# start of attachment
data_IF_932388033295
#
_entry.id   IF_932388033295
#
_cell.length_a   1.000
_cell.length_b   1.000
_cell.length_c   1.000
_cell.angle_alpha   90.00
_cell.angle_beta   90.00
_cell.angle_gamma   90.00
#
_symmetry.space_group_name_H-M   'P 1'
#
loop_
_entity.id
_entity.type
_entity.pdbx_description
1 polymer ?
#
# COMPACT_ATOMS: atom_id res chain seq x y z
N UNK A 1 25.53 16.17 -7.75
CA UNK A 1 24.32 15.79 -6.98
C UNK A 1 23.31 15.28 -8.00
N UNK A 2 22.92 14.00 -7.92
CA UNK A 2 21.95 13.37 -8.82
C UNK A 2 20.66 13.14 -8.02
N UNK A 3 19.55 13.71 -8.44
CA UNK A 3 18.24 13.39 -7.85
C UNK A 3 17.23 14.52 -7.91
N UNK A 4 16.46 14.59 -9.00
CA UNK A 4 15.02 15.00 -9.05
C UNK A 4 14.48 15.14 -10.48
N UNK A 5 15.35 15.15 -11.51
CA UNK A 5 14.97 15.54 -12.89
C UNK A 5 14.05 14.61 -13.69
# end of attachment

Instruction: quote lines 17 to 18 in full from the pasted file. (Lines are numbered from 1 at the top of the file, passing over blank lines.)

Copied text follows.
_entity.pdbx_description
1 polymer ?